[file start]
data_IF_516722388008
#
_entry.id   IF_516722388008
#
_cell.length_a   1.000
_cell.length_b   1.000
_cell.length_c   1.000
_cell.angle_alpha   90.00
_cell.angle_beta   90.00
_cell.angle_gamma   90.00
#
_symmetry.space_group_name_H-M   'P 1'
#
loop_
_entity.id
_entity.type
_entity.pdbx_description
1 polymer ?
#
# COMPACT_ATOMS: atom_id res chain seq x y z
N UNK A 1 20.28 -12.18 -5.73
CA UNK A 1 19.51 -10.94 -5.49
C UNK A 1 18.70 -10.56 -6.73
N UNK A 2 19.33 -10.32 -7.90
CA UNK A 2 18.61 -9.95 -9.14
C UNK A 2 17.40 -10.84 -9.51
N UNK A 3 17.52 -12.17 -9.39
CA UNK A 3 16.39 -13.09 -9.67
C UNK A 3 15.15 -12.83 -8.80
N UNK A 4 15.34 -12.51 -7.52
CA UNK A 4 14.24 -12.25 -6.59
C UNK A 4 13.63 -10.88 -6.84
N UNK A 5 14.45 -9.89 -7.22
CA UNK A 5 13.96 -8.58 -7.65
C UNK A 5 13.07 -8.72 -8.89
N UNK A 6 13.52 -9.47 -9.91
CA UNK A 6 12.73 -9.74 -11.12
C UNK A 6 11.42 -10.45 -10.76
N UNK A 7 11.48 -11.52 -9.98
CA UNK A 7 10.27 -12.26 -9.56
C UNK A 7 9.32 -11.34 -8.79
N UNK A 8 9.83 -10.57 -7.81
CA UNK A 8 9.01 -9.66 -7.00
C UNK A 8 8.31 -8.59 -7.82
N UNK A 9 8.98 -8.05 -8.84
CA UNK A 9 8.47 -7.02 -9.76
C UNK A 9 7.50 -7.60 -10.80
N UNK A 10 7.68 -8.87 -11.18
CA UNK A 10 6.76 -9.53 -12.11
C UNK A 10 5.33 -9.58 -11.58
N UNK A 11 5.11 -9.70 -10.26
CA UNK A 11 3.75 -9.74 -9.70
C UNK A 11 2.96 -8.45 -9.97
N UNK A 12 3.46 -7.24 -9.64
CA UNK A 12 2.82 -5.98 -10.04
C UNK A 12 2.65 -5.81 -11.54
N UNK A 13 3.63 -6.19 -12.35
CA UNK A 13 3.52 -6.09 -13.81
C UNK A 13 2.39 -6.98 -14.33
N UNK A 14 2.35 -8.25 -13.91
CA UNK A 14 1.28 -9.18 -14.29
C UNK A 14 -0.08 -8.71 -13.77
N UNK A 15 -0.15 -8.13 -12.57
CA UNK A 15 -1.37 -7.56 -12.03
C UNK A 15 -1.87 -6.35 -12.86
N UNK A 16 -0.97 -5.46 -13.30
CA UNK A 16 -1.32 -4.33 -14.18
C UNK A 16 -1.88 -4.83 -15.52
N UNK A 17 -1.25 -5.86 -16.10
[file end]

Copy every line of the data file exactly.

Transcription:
data_IF_516722388008
#
_entry.id   IF_516722388008
#
_cell.length_a   1.000
_cell.length_b   1.000
_cell.length_c   1.000
_cell.angle_alpha   90.00
_cell.angle_beta   90.00
_cell.angle_gamma   90.00
#
_symmetry.space_group_name_H-M   'P 1'
#
loop_
_entity.id
_entity.type
_entity.pdbx_description
1 polymer ?
#
# COMPACT_ATOMS: atom_id res chain seq x y z
N UNK A 1 20.28 -12.18 -5.73
CA UNK A 1 19.51 -10.94 -5.49
C UNK A 1 18.70 -10.56 -6.73
N UNK A 2 19.33 -10.32 -7.90
CA UNK A 2 18.61 -9.95 -9.14
C UNK A 2 17.40 -10.84 -9.51
N UNK A 3 17.52 -12.17 -9.39
CA UNK A 3 16.39 -13.09 -9.67
C UNK A 3 15.15 -12.83 -8.80
N UNK A 4 15.34 -12.51 -7.52
CA UNK A 4 14.24 -12.25 -6.59
C UNK A 4 13.63 -10.88 -6.84
N UNK A 5 14.45 -9.89 -7.22
CA UNK A 5 13.96 -8.58 -7.65
C UNK A 5 13.07 -8.72 -8.89
N UNK A 6 13.52 -9.47 -9.91
CA UNK A 6 12.73 -9.74 -11.12
C UNK A 6 11.42 -10.45 -10.76
N UNK A 7 11.48 -11.52 -9.98
CA UNK A 7 10.27 -12.26 -9.56
C UNK A 7 9.32 -11.34 -8.79
N UNK A 8 9.83 -10.57 -7.81
CA UNK A 8 9.01 -9.66 -7.00
C UNK A 8 8.31 -8.59 -7.82
N UNK A 9 8.98 -8.05 -8.84
CA UNK A 9 8.47 -7.02 -9.76
C UNK A 9 7.50 -7.60 -10.80
N UNK A 10 7.68 -8.87 -11.18
CA UNK A 10 6.76 -9.53 -12.11
C UNK A 10 5.33 -9.58 -11.58
N UNK A 11 5.11 -9.70 -10.26
CA UNK A 11 3.75 -9.74 -9.70
C UNK A 11 2.96 -8.45 -9.97
N UNK A 12 3.46 -7.24 -9.64
CA UNK A 12 2.82 -5.98 -10.04
C UNK A 12 2.65 -5.81 -11.54
N UNK A 13 3.63 -6.19 -12.35
CA UNK A 13 3.52 -6.09 -13.81
C UNK A 13 2.39 -6.98 -14.33
N UNK A 14 2.35 -8.25 -13.91
CA UNK A 14 1.28 -9.18 -14.29
C UNK A 14 -0.08 -8.71 -13.77
N UNK A 15 -0.15 -8.13 -12.57
CA UNK A 15 -1.37 -7.56 -12.03
C UNK A 15 -1.87 -6.35 -12.86
N UNK A 16 -0.97 -5.46 -13.30
CA UNK A 16 -1.32 -4.33 -14.18
C UNK A 16 -1.88 -4.83 -15.52
N UNK A 17 -1.25 -5.86 -16.10